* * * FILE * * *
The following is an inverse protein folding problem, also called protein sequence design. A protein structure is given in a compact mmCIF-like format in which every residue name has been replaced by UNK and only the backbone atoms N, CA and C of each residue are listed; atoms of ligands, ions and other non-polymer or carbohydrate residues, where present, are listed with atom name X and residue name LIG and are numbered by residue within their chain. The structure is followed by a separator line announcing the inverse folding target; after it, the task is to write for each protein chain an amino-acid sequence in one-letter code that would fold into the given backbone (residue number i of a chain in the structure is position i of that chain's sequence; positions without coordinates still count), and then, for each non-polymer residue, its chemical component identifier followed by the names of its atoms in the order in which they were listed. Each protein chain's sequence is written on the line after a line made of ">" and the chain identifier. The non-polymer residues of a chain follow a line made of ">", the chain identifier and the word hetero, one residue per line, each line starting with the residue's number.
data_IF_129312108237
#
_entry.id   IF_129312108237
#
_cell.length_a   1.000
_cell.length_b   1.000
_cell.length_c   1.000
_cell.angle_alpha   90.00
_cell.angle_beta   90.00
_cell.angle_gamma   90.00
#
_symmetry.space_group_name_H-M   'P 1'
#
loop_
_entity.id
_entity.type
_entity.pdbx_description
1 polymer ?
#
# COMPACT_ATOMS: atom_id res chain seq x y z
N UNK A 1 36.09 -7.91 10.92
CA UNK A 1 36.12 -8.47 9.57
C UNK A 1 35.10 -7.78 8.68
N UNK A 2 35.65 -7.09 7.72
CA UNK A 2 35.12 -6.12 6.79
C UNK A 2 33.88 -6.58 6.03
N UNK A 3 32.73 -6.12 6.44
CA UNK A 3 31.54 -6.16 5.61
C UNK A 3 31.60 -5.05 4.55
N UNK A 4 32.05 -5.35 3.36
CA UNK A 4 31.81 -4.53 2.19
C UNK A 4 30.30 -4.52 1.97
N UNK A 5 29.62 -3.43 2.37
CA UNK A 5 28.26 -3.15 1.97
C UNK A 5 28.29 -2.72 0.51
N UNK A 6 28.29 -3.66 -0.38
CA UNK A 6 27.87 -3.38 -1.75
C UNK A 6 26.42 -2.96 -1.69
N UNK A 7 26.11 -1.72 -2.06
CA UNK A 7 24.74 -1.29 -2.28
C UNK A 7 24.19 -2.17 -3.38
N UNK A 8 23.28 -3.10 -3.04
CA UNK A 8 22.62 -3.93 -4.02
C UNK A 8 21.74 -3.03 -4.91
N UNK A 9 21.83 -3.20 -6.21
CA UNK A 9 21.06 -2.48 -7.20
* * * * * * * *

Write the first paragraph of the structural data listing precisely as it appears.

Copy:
The following is an inverse protein folding problem, also called protein sequence design. A protein structure is given in a compact mmCIF-like format in which every residue name has been replaced by UNK and only the backbone atoms N, CA and C of each residue are listed; atoms of ligands, ions and other non-polymer or carbohydrate residues, where present, are listed with atom name X and residue name LIG and are numbered by residue within their chain. The structure is followed by a separator line announcing the inverse folding target; after it, the task is to write for each protein chain an amino-acid sequence in one-letter code that would fold into the given backbone (residue number i of a chain in the structure is position i of that chain's sequence; positions without coordinates still count), and then, for each non-polymer residue, its chemical component identifier followed by the names of its atoms in the order in which they were listed. Each protein chain's sequence is written on the line after a line made of ">" and the chain identifier. The non-polymer residues of a chain follow a line made of ">", the chain identifier and the word hetero, one residue per line, each line starting with the residue's number.